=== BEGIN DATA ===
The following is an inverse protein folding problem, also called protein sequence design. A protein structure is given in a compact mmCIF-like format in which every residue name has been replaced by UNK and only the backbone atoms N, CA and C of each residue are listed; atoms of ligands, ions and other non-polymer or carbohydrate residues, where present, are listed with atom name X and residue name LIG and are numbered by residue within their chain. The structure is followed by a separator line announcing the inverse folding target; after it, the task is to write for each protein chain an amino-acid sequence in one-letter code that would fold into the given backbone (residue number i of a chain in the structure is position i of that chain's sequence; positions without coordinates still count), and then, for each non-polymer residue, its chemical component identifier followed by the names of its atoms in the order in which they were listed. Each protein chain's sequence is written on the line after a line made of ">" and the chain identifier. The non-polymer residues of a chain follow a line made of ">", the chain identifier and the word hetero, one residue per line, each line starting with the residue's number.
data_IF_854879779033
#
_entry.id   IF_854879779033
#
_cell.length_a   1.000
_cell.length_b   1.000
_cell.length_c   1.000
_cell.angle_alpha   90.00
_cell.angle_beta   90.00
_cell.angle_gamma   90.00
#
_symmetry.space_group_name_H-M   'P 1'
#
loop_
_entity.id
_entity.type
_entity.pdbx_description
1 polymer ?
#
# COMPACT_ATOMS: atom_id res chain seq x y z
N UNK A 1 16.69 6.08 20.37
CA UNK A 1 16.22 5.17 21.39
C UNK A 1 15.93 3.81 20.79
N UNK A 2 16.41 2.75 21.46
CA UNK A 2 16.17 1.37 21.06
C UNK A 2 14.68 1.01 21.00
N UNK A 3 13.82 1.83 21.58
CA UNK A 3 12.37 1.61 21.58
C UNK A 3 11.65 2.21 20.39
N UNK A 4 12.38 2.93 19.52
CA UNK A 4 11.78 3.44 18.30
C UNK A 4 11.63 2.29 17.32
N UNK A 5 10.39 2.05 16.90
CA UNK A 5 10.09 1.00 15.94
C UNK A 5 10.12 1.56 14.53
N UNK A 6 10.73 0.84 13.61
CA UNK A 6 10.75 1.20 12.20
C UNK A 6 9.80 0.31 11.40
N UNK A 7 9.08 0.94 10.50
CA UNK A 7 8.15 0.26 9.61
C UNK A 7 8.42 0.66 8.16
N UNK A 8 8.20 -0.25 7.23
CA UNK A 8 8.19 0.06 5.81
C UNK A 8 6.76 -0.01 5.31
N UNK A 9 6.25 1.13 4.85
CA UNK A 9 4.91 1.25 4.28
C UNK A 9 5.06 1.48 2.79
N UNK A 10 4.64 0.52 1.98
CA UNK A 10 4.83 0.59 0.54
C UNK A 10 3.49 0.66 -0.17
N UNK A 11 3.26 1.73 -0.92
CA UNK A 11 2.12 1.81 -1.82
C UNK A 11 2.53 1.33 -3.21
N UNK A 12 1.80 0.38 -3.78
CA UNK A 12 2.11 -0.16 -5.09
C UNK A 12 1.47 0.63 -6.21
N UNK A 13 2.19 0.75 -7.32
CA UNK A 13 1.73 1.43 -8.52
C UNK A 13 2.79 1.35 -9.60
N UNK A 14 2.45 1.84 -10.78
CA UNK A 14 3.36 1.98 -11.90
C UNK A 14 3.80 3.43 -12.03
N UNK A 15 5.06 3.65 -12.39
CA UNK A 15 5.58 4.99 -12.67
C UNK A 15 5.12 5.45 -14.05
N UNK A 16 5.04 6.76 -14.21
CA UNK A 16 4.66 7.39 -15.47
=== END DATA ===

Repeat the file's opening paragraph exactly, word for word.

The following is an inverse protein folding problem, also called protein sequence design. A protein structure is given in a compact mmCIF-like format in which every residue name has been replaced by UNK and only the backbone atoms N, CA and C of each residue are listed; atoms of ligands, ions and other non-polymer or carbohydrate residues, where present, are listed with atom name X and residue name LIG and are numbered by residue within their chain. The structure is followed by a separator line announcing the inverse folding target; after it, the task is to write for each protein chain an amino-acid sequence in one-letter code that would fold into the given backbone (residue number i of a chain in the structure is position i of that chain's sequence; positions without coordinates still count), and then, for each non-polymer residue, its chemical component identifier followed by the names of its atoms in the order in which they were listed. Each protein chain's sequence is written on the line after a line made of ">" and the chain identifier. The non-polymer residues of a chain follow a line made of ">", the chain identifier and the word hetero, one residue per line, each line starting with the residue's number.